After the document has been rendered the image that was not found or could not be loaded will be replaced by the placeholder image. It will retain all the properties of the image including any explicit sizes and colours.

<pdf:Image src="../../images/Does_Not_Exist.png"
                   style:margins="2pt" style:padding="2pt"
                   style:border-color="black" style:border-width="1"
                   style:bg-color="#DDDDDD"
                   style:height="150pt" style:width="190pt"/>

Caching the image data

 

Because of the significant computational effort in extracting image data, and building an image stream, scryber will always cache this data once loaded. For executables this is stored as a static cache (and is shared amongst documents), for web applications this is stored in the standard .NET http cache with no expiration.

As of scryber v0.8.9 it is possible to specify an expiration time for images at the configuration or document level (which overrides any setting in the config file).

 

<configuration>
  <configSections>
    <sectionGroup name="scryber">
       <section name="imaging" 
                     type="Scryber.Configuration.ImagingConfigurationSection, Scryber.Drawing, Version=0.8.0.0, Culture=neutral, PublicKeyToken=872cbeb81db952fe"/>
    </sectionGroup>
    .
    .
  </configSections>
   .
   .
  <scryber>
    <imaging cache-duration-mins="10" ></imaging>
      .
      .
  </scryber>
  .
  .
</configuration>

 

<pdf:Document 
     xmlns:pdf="Scryber.Components, Scryber.Components, Version=0.8.0.0, Culture=neutral, PublicKeyToken=872cbeb81db952fe" >
     
  <Render-Options compression-type="FlateDecode"
                  img-cache-mins="20" />
  .
  .

 

Dynamic Images

 

Sometimes the image you want to show is not available on the file system, but is dynamically generated, or loaded from another source. Scryber supports 2 mechanisms for handling this type of image data.

 

Simply setting the data

The simplest way to dynamically set the image data is to get a reference to the component during processing and assign the data

Page Template
<pdf:Page >
    <Content>
        This is some text before the image
        <pdf:Image id="MyDynamicImage" />
        This is some text after the image
    </Content>
</pdf:Page>
Document Processing
using (Scryber.Components.PDFDocument mydoc = Scryber.Components.PDFDocument.ParseDocument(path))
{
    Scryber.Components.PDFImage img = mydoc.FindAComponentById("MyDynamicImage") as Scryber.Components.PDFImage;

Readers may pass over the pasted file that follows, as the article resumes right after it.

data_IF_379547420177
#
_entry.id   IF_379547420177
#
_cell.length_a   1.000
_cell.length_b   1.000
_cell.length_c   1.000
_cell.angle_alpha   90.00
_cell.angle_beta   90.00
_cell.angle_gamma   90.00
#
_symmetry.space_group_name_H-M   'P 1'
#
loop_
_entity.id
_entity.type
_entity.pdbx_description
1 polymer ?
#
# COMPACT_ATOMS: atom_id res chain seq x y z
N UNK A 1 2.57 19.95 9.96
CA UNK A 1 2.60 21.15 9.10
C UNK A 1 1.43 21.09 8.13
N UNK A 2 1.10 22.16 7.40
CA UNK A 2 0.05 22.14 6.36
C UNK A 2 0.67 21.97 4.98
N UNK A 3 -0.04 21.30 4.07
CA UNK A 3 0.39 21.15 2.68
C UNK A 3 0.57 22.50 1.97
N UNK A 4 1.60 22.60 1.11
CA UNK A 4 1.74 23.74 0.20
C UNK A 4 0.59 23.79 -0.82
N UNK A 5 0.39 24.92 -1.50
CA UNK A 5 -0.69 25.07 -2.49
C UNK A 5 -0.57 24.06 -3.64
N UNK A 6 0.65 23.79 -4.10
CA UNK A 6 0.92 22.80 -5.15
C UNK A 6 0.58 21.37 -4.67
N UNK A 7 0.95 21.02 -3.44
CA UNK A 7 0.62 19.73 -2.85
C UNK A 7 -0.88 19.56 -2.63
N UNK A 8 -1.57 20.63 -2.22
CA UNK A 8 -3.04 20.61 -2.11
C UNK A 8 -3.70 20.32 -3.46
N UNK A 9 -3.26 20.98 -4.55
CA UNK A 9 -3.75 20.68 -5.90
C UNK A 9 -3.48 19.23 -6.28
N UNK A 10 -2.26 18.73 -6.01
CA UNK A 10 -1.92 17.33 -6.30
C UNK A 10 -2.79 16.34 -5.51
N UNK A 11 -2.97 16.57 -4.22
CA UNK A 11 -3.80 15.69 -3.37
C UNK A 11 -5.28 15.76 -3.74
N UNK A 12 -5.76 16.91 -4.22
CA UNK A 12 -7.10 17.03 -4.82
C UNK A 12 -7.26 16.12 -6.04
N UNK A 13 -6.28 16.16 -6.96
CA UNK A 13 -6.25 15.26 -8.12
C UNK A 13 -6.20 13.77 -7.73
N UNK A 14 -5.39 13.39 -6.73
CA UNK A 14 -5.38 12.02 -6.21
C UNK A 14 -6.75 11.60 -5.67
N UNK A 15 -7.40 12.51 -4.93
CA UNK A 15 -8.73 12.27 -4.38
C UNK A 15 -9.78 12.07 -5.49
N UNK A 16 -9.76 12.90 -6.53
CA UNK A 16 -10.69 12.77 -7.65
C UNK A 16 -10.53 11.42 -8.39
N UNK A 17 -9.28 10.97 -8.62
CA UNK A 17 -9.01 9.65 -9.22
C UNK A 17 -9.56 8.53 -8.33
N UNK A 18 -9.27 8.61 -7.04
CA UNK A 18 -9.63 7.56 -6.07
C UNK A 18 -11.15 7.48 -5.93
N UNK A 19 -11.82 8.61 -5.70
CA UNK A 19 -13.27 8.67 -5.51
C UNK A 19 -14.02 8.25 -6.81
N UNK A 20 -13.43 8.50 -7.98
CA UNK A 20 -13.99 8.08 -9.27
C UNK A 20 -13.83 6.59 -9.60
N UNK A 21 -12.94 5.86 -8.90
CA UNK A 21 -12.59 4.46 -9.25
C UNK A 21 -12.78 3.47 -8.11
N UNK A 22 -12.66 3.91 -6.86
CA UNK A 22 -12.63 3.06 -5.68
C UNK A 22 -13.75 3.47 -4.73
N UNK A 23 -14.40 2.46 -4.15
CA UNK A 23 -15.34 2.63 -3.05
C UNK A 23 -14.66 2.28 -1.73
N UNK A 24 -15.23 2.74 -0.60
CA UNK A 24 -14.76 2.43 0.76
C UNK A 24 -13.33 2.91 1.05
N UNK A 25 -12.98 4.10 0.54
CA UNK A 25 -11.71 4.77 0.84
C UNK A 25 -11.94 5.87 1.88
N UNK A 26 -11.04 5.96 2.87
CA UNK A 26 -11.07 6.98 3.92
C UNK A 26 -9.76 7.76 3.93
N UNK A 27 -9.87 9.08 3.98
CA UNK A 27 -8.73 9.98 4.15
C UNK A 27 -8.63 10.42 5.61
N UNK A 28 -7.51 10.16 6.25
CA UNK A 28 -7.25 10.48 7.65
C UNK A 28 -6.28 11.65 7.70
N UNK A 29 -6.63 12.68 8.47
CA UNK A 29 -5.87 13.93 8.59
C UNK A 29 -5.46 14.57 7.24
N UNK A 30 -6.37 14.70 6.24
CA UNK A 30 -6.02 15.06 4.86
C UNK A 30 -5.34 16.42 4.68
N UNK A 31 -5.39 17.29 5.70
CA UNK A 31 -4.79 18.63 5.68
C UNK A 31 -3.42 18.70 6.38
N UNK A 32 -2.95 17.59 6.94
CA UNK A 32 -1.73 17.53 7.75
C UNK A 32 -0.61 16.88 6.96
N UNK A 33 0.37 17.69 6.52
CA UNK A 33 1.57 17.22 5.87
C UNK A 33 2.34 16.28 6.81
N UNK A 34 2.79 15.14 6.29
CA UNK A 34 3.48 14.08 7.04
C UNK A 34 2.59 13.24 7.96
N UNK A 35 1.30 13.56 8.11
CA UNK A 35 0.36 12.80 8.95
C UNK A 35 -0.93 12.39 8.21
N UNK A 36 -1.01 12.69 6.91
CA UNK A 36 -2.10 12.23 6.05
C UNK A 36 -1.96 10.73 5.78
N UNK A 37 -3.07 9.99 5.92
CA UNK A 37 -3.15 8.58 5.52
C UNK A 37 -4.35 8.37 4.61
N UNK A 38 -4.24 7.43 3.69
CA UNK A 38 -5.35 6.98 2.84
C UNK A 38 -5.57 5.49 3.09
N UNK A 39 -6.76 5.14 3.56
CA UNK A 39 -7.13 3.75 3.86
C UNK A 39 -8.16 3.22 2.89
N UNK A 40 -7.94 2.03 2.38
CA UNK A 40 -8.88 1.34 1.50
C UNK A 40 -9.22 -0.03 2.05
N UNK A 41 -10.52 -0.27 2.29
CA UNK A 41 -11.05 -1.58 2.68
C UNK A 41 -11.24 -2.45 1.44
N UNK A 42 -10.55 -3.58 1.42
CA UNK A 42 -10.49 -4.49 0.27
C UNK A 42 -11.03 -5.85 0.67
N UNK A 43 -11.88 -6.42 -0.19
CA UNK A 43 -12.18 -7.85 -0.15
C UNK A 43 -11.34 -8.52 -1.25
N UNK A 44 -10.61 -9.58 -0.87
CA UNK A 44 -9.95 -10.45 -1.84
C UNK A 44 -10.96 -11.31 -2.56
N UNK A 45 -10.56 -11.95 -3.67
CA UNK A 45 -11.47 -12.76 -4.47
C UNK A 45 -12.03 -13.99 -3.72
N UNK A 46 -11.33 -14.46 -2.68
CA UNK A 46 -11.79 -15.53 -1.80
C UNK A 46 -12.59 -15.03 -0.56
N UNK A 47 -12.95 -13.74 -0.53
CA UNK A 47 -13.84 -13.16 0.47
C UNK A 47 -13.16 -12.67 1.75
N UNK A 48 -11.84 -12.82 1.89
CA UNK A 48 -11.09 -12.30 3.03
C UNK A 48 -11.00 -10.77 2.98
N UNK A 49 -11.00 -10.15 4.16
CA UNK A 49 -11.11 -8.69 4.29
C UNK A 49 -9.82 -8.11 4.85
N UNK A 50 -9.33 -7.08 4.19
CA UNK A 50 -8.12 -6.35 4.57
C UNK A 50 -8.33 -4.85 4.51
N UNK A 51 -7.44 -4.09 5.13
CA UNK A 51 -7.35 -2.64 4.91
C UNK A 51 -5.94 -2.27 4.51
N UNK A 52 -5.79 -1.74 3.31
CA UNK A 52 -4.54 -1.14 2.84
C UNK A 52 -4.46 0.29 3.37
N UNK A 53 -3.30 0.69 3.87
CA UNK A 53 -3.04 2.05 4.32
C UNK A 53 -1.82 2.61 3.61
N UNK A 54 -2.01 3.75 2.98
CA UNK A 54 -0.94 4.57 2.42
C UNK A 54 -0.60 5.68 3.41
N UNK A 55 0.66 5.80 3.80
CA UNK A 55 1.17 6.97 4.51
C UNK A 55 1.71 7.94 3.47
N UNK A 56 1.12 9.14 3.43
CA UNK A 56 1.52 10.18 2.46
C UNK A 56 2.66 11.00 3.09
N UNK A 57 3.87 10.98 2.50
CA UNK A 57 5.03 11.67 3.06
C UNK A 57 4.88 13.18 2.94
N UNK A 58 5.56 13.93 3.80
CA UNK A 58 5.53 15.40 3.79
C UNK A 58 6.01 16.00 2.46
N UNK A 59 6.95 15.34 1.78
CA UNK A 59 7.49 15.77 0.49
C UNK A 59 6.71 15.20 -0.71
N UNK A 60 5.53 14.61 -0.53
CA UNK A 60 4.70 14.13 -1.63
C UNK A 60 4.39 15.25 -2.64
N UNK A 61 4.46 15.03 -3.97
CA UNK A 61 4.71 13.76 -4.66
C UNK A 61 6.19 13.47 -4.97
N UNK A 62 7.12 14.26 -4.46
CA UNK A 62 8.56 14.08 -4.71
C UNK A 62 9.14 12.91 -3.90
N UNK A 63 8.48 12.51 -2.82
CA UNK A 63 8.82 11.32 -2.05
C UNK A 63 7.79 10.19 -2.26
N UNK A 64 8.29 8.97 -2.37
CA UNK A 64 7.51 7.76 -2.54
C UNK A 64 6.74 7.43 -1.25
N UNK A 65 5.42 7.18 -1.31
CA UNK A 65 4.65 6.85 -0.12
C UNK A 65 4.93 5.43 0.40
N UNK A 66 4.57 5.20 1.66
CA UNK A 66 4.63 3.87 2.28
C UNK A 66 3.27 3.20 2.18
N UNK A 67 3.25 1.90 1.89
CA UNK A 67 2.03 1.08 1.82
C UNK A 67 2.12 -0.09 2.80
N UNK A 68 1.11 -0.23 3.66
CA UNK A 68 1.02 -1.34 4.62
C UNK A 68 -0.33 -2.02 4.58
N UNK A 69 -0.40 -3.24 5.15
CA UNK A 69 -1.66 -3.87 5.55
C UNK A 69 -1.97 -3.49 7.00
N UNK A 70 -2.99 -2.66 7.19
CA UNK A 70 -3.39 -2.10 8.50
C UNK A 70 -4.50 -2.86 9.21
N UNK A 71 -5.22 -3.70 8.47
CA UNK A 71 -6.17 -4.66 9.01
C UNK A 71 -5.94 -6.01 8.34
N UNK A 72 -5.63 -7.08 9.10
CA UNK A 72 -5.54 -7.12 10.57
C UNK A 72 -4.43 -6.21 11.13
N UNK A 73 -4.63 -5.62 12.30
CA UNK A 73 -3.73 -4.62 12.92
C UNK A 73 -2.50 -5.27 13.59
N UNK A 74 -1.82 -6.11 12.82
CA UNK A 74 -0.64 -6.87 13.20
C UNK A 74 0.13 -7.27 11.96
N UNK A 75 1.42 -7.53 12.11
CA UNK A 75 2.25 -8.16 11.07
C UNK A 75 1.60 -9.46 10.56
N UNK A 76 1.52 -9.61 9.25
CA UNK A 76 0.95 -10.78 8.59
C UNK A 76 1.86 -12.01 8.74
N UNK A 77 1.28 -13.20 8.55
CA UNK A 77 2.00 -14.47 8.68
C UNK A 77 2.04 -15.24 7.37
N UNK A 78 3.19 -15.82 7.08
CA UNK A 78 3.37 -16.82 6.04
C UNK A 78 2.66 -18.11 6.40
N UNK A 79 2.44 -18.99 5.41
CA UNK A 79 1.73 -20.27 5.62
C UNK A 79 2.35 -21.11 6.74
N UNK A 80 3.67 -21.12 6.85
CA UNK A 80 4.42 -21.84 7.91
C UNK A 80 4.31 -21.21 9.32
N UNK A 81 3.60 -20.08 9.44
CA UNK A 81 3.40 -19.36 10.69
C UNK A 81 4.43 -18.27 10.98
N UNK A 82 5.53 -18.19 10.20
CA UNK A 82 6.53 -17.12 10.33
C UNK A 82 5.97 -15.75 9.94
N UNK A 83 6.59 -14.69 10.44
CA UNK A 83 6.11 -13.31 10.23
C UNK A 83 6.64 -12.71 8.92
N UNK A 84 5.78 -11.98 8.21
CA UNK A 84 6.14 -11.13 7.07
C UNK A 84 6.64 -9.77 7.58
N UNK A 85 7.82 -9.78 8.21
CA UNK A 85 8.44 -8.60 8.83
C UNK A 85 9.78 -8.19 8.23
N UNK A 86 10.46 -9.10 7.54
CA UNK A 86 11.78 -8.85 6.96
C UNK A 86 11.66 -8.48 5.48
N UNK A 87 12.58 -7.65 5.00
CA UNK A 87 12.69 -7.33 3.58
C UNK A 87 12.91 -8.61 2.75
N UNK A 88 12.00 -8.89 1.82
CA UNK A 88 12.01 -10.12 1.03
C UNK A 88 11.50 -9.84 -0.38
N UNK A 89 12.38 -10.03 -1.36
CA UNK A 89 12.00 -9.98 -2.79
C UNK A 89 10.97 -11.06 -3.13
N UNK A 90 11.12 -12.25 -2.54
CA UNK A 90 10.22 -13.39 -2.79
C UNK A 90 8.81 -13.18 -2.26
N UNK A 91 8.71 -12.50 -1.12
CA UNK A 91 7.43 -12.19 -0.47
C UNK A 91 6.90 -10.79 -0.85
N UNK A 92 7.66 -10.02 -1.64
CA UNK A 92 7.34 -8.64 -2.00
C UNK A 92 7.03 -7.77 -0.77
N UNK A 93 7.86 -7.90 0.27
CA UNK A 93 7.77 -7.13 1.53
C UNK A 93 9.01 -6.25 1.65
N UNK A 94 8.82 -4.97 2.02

if (null != img)
    {
        Bitmap bmp = GetMyDynamicBitmap();
        string identifer = "An Identifier for the image";
        img.Data = Scryber.Drawing.PDFImageData.LoadImageFromBitmap(identifer, bmp);
    }
    mydoc.ProcessDocument(outputstream);
}

 

Binding to the Items collection

 

As of versions 0.8.9+ it is possible to bind the image data to the document items collection (Item and Query String Binding) with the @img-data attribute. This is much simpler than finding and setting image data via the FindAComponentById process, and also separates the data and presentation more completely.

        <pdf:Image img-data="{item:Logo}" ></pdf:Image>

 

//load your image data from wherever it is located (in this case a local file).
doc.Items["Logo"] = Scryber.Drawing.PDFImageData.LoadImageFromLocalFile("Documents/scryber_logo_380.png");
doc.ProcessDocument(outputfile);

 

Custom Image Factory

 

Setting the image works fine for one or 2 images, but what if you have a lot of images, or have multiple documents with dynamic images? Checking ID's and explicit loading creates a high dependancy on code with the template - reducing flexibility. A more refined and generic mechanism is available using the image factories.

 

Adding the factory to the config file

<imaging allow-missing-images="true" >
    <imageFactory match-path="\.dynamic" factory-type="Scryber.Testing.DynamicImageDataFactory, Scryber.Testing.vs12.Forms" />
</imaging>

 

Implementing the factory

namespace Scryber.Testing
{
    public class DynamicImageDataFactory : Scryber.IPDFImageDataFactory
    {
        // This is the implementation method that will 
        // be called from scryber and is expected to return a full image

        public Drawing.PDFImageData LoadImageData(string path)
        {
            Scryber.Drawing.PDFImageData img;

            using (Bitmap bmp = GetBitmapForPath(path))
            {
                img = Scryber.Drawing.PDFImageData.LoadImageFromBitmap(path, bmp);
            }

            return img;
        }

        private Bitmap GetBitmapForPath(string path)
        {
            string file = System.IO.Path.GetFileName(path);
            Bitmap bmp = new Bitmap(400, 200);

            using (Graphics g = Graphics.FromImage(bmp))
            {
                g.DrawEllipse(new Pen(new SolidBrush(Color.Aquamarine)), 10, 10, 380, 180);
                g.DrawString("This is a dynamic image for path '" + file + "'", 
                            new System.Drawing.Font("Arial",12), 
                            new SolidBrush(Color.Brown), 20, 100, StringFormat.GenericTypographic);
            }
            return bmp;
        }
    }
}

Adding the image to the document template

<pdf:Div style:padding="20pt">
      This is some text before the image
      <pdf:Image src="Generated.dynamic" style:width="200" style:height="100" />
      This is some text after the image
</pdf:Div>

 

With the factory in place in the config file all image sources that end in '.dynamic' will be matched and the registered factory used

We implement the interface on the DynamicImageDataFactory class in our assembly, and scryber will then call the one defined interface method LoadImageData, that is expected to return an instance of PDFImageData. In this case we are creating a new Bitmap, performing some drawing routines and then converting this to a PDFImageData instance

So finally we can add a new image to our template and give it the source that matches our '.dynamic' regular expression. At this point scryber will use the class to generate an image for this instance.

Final Image Output

 

The regular expression for matching the path with a factory can be anything, and once in place is valid for all matching images - a single factory can return various images, and it is entirely down to the implementation as to how these images are loaded

 

See Also



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lorretadt
c# extract image from pdf file
on this page http://www.rasteredge.com/how-to/csharp-imaging/pdf-image-extract/
Posted At 19-04-2016 16:10:29